Pic via KCNA/People’s Daily
So where do we stand on the ever-evolving Sony Pictures hacking crisis?
Yesterday the hackers’ threats turned to violence, invoking 9/11 and implying that someone would attack theaters screening The Interview, the film at the heart of the conflict. The movie’s planned New York premier was subsequently cancelled despite that fact that the Department of Homeland Security dismissed the threat, and top chain Carmike Cinemas announced that it will not screen the movie at all.
The New York Times: James Franco and Seth Rogen Talk The Interview
Spin Sucks: What Sucks About Being a Comms Professional
In a sign of the times and shifting pop culture influences, Coca-Cola is the latest big brand to end its sponsorship of the formerly formidable Fox giant American Idol.
Today Variety reports that Coke explained its decision to drop Idol after more than a decade:
“After 13 years, we feel it is the right time for the Coca-Cola brand to venture into new spaces and pursue other opportunities to connect with teens and leverage music as a passion point.”
Ad spending on the show has dropped nearly 50 percent over the past three years, with AT&T and Ford also stepping away from the show in order to reshape a relationship with the network that “goes much deeper than any individual program,” in the words of a Ford rep.
If I said “Silicon Valley,” what’s the first thing that comes to mind?
Computers? Technology? Rich hipsters? What if we said, “Genius pet adoption?” Meet this lovely story from the Humane Society of Silicon Valley…
This is “Eddie the Terrible.”
He’s a two-year-old chihuahua who can “go zero to Cujo in .05 seconds when he sees another dog on a leash.” Also, this bedeviled dog is understood to be “socially stinky.” How do I know these odd facts?
The HSSV created the best adoption blog post in the history of ever just for Eddie.
Read it after the jump… Read more
Environmental groups are known for the doggedness with which they pursue their causes. So it’s not a surprise that Greenpeace would go to Peru to stage a demonstration, encouraging people to be eco-friendly. That the protest itself may have caused irreversible damage to a historic site is surprising.
Global leaders gathered in the South American country’s capital, Lima, and agreed last week to reduce greenhouse gases with details about how to do that coming this spring.
In the shadow of that, at the Nazca Lines, a World Heritage site where geoglyphs, hundreds of drawings in stone and sand have been around for more than 1,000 years, Greenpeace staged one of their high-profile demonstrations. They laid out a cloth message that can be seen from overhead, spelling out “Time for change! The future is renewable. Greenpeace.”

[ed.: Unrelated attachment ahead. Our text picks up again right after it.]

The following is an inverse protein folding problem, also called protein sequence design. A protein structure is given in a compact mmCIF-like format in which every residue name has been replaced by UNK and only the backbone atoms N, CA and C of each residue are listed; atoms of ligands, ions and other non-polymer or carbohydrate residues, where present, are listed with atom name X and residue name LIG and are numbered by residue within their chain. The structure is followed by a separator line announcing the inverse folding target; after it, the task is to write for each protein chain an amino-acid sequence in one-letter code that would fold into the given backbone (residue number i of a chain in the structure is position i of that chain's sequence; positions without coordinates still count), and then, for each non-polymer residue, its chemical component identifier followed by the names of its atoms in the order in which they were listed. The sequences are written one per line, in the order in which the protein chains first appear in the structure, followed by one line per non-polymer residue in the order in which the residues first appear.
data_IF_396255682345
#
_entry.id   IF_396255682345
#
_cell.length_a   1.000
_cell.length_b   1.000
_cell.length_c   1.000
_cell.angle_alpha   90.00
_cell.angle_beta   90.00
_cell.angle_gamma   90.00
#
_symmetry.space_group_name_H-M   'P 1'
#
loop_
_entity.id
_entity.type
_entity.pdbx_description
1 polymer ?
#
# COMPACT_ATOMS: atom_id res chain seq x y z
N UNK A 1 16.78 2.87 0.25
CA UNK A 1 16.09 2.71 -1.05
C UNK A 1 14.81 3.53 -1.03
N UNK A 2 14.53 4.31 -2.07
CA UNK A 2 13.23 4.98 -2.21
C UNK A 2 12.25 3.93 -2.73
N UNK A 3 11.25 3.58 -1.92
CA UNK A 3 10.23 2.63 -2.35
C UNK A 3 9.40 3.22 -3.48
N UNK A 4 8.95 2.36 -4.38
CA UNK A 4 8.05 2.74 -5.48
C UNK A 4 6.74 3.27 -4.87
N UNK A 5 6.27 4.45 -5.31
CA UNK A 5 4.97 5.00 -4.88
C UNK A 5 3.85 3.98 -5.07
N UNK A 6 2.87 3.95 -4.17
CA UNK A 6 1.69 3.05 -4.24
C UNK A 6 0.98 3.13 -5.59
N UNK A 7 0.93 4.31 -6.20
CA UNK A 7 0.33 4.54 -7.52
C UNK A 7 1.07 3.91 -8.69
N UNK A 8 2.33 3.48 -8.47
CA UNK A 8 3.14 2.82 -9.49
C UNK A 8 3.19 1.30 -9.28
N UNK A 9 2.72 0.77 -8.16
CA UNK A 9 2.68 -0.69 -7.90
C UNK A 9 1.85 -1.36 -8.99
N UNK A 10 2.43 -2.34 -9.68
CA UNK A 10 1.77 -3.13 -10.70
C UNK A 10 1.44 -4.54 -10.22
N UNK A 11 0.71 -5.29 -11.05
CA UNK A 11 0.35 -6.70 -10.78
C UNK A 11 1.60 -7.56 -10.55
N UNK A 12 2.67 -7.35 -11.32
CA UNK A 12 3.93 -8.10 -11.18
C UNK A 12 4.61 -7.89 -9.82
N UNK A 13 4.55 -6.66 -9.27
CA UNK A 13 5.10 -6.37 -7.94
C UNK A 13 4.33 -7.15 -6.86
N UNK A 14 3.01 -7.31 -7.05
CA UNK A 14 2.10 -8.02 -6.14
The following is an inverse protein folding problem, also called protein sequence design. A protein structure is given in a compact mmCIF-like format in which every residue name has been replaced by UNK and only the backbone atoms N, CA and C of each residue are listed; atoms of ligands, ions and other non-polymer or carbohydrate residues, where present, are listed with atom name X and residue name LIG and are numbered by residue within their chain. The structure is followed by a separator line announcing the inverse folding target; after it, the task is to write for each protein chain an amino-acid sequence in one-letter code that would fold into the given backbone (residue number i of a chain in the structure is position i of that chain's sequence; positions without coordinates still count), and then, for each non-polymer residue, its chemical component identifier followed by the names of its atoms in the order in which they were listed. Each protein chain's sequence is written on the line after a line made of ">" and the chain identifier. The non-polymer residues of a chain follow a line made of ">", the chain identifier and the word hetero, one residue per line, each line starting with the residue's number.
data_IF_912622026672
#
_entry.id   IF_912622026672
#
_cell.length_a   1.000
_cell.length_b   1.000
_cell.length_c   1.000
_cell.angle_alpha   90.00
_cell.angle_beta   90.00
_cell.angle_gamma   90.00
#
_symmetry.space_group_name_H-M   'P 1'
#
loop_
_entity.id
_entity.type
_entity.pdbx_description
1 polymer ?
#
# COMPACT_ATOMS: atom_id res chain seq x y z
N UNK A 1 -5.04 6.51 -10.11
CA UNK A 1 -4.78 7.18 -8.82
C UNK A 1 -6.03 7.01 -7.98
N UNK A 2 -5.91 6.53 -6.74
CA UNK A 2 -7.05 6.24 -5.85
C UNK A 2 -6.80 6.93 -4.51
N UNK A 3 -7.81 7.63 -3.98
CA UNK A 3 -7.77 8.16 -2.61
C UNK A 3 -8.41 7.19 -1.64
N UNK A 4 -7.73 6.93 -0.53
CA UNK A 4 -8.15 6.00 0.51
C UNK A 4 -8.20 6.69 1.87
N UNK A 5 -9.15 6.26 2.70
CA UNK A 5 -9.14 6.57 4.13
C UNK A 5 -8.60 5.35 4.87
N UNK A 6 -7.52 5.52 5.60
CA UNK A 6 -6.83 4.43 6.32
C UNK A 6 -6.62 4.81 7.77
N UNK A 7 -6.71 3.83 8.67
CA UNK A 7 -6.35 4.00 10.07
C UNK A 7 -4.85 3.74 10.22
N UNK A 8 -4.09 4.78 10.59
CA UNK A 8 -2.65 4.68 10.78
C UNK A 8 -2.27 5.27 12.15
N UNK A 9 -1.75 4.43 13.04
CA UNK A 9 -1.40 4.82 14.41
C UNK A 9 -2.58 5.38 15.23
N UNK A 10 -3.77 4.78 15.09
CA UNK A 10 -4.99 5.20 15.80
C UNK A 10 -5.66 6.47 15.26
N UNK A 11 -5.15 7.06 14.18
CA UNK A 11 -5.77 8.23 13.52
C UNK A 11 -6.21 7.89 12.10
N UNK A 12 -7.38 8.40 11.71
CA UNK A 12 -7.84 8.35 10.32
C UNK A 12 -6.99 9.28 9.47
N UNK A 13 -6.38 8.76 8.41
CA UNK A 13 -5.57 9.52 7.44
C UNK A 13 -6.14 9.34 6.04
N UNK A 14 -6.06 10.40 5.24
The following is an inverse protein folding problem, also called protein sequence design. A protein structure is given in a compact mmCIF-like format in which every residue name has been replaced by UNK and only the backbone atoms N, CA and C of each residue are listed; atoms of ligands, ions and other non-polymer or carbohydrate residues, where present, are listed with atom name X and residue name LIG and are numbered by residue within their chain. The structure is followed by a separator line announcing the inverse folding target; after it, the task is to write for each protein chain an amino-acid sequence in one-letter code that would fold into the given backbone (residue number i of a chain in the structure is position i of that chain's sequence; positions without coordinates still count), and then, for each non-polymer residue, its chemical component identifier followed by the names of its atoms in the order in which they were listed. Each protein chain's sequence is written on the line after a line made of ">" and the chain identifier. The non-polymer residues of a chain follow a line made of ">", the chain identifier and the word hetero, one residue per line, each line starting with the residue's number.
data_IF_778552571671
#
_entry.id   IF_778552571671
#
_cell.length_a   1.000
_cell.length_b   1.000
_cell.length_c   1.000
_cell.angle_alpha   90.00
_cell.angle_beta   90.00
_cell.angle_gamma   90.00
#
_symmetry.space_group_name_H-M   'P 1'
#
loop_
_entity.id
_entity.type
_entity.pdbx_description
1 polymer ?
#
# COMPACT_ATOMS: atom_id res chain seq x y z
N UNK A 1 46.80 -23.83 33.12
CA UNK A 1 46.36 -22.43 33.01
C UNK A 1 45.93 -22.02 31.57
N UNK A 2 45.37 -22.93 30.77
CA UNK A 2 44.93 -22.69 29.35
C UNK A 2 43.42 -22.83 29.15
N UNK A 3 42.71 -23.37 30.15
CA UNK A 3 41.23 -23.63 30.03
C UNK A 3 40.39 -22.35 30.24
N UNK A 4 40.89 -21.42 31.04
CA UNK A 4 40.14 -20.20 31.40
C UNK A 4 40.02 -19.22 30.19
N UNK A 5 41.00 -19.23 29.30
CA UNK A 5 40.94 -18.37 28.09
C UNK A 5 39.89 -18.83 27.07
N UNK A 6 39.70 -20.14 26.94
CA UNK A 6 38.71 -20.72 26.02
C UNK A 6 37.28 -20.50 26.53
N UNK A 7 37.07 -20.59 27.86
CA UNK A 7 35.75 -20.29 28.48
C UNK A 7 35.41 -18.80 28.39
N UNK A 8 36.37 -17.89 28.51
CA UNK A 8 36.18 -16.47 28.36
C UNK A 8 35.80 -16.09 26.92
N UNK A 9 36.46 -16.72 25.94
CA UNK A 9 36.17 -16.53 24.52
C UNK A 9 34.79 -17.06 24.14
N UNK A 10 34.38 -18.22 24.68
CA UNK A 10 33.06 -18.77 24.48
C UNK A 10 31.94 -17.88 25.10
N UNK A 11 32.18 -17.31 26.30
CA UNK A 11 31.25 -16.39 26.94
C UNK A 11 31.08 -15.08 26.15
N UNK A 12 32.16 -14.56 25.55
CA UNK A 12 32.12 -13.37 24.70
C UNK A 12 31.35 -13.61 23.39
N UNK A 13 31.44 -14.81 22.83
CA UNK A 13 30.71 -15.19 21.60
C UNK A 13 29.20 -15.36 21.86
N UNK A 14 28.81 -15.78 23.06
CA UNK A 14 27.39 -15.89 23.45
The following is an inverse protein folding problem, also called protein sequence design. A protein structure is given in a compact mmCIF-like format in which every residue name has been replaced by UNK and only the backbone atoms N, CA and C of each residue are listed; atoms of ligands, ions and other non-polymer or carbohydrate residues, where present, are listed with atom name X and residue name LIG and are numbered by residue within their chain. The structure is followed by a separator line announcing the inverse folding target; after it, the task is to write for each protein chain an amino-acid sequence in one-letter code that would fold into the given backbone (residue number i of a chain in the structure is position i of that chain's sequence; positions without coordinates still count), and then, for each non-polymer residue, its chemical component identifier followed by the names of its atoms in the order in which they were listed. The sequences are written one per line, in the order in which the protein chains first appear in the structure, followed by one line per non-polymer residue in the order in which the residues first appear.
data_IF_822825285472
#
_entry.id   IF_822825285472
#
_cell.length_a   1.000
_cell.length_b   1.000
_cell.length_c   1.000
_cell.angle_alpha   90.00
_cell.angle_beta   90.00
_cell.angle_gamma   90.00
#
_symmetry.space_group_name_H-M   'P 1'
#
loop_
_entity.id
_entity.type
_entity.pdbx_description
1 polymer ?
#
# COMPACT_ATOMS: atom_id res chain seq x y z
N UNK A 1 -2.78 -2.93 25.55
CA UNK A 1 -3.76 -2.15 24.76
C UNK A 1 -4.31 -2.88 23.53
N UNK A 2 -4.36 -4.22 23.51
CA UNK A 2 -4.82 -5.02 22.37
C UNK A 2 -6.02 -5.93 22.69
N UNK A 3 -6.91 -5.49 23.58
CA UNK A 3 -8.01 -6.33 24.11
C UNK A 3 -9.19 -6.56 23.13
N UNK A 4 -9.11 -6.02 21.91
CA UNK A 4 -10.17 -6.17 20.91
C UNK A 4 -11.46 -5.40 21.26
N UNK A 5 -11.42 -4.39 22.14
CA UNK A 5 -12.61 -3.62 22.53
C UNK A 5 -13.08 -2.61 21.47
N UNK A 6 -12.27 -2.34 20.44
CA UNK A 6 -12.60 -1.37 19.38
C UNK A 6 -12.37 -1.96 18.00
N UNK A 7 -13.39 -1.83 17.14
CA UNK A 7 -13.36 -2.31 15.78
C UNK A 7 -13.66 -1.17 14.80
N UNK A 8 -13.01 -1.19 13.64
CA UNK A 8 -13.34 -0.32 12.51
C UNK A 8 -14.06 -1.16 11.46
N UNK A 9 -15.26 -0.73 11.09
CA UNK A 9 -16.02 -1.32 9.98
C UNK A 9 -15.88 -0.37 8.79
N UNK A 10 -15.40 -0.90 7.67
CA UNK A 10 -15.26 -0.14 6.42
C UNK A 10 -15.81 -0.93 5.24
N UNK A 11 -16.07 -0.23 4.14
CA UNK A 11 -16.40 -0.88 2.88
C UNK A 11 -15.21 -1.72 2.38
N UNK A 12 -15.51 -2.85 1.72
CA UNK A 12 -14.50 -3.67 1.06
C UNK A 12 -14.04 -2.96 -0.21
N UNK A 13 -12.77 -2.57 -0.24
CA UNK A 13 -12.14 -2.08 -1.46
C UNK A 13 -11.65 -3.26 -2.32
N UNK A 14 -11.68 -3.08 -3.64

The only problem is the 20 Greenpeace members were there without legal consent and without the proper equipment normally used by professional archaeologists to prevent damage being done to the sensitive rocks and sand that cover the earth in that location.
Last week, I was having a conversation about my peeps on Twitter.
“How did you get them all?” “What did you do to get their attention?” And possibly “Did you buy them a steak dinner?” And it got me thinking about the many reasons people like following others, as well as getting others to follow them.
While the top reason is
ego…eh, influence, there are other aspects to offering reasons to get people to like your pictures or posts, or comment on your tweets. So, I began to audit my own Twitter account, which led to me this: PR folk making “digital” friends.
Are they real? Do they exist? Would they care if they met you IRL? Does any of this make sense? For the average PR pro, digital friends fall into five main categories (yes, it’s this week’s #5Things).
Where do you fall? Read more
Last week we posted on our neighbor Coyne PR’s R-rated agency Christmas card, so here’s a quick one from our friends at Solomon McCown & Company of Boston.
The audience for this work consists of the firm’s clients, but we’re very interested in hearing more about S. Claus, he of the presents, snow and amazingly sentient reindeer who obviously do not have a proper union.
For the record, we’re glad that Solomon McCown avoided working with this nightmare client. Mr. Claus may get a lot of press coverage with little effort, but what’s his primary source of revenue?
We all know who really pays for those presents, don’t we?!
We all know how Sony, Aaron Sorkin, Brad Pitt and Rubenstein Communications think the media world should respond to ongoing leaks from the Sony Pictures hack: ignore them.
CNN’s Reliable Sources (hosted by the Brian Stelter, founder of our sister site TVNewser) asked the question on Sunday and got some mixed different answers. In the first part of the interview, Andrew Wallenstein of Variety frames the question as a serious one, saying, “I don’t do that lightly…it was going to get out there anyway, and we have to be part of the conversation.”
Dawn Chmielewski of Re\code was a bit more blunt on New Day:
— New Day (@NewDay) December 16, 2014
Well, then. Check out Gawker’s explanation of the issue — which mentions the leak of a clip from The Interview depicting the death of the very Korean dictator at the heart of this story — to Mike Allen of Politico after the jump.
As we read the original story last night we thought, “this is too good to be true.” And so it was.
Thanks to our fellow media folks at The New York Observer, we now know that 17-year-old pseudo-genius/high school student Mohammed Islam featured in New York magazine’s “Reasons to Love New York” feature is not, in fact, a wealthy investor. Once the lie was exposed, he did what any embarrassed teenager in the spotlight would do: he hired 5WPR for crisis communications.
In the subsequent NYO piece, we learned several things including the fact that someone at 5W is a big fan of Jasper Johns.